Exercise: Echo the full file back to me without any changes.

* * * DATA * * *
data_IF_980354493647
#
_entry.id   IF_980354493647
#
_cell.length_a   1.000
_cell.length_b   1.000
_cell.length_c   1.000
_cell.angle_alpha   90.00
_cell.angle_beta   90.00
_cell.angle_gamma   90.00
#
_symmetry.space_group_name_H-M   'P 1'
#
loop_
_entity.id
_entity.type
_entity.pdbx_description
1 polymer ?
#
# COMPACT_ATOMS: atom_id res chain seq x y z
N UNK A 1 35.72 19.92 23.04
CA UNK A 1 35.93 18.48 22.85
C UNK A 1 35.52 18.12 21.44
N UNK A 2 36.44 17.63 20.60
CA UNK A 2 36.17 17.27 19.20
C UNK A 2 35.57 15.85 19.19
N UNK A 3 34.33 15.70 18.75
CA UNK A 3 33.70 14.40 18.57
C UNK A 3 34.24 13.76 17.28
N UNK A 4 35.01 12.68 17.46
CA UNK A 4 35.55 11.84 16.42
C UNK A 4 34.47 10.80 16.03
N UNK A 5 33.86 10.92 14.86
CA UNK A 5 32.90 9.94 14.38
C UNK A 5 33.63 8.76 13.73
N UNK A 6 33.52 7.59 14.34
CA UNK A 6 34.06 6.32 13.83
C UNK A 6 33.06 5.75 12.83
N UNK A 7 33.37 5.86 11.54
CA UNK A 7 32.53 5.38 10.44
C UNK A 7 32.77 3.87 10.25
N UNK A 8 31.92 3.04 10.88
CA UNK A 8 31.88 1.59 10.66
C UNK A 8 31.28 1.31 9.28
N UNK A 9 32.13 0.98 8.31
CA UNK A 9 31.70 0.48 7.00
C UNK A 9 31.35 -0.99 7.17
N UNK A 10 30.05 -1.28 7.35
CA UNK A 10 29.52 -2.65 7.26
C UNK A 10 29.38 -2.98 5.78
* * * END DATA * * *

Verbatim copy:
data_IF_980354493647
#
_entry.id   IF_980354493647
#
_cell.length_a   1.000
_cell.length_b   1.000
_cell.length_c   1.000
_cell.angle_alpha   90.00
_cell.angle_beta   90.00
_cell.angle_gamma   90.00
#
_symmetry.space_group_name_H-M   'P 1'
#
loop_
_entity.id
_entity.type
_entity.pdbx_description
1 polymer ?
#
# COMPACT_ATOMS: atom_id res chain seq x y z
N UNK A 1 35.72 19.92 23.04
CA UNK A 1 35.93 18.48 22.85
C UNK A 1 35.52 18.12 21.44
N UNK A 2 36.44 17.63 20.60
CA UNK A 2 36.17 17.27 19.20
C UNK A 2 35.57 15.85 19.19
N UNK A 3 34.33 15.70 18.75
CA UNK A 3 33.70 14.40 18.57
C UNK A 3 34.24 13.76 17.28
N UNK A 4 35.01 12.68 17.46
CA UNK A 4 35.55 11.84 16.42
C UNK A 4 34.47 10.80 16.03
N UNK A 5 33.86 10.92 14.86
CA UNK A 5 32.90 9.94 14.38
C UNK A 5 33.63 8.76 13.73
N UNK A 6 33.52 7.59 14.34
CA UNK A 6 34.06 6.32 13.83
C UNK A 6 33.06 5.75 12.83
N UNK A 7 33.37 5.86 11.54
CA UNK A 7 32.53 5.38 10.44
C UNK A 7 32.77 3.87 10.25
N UNK A 8 31.92 3.04 10.88
CA UNK A 8 31.88 1.59 10.66
C UNK A 8 31.28 1.31 9.28
N UNK A 9 32.13 0.98 8.31
CA UNK A 9 31.70 0.48 7.00
C UNK A 9 31.35 -0.99 7.17
N UNK A 10 30.05 -1.28 7.35
CA UNK A 10 29.52 -2.65 7.26
C UNK A 10 29.38 -2.98 5.78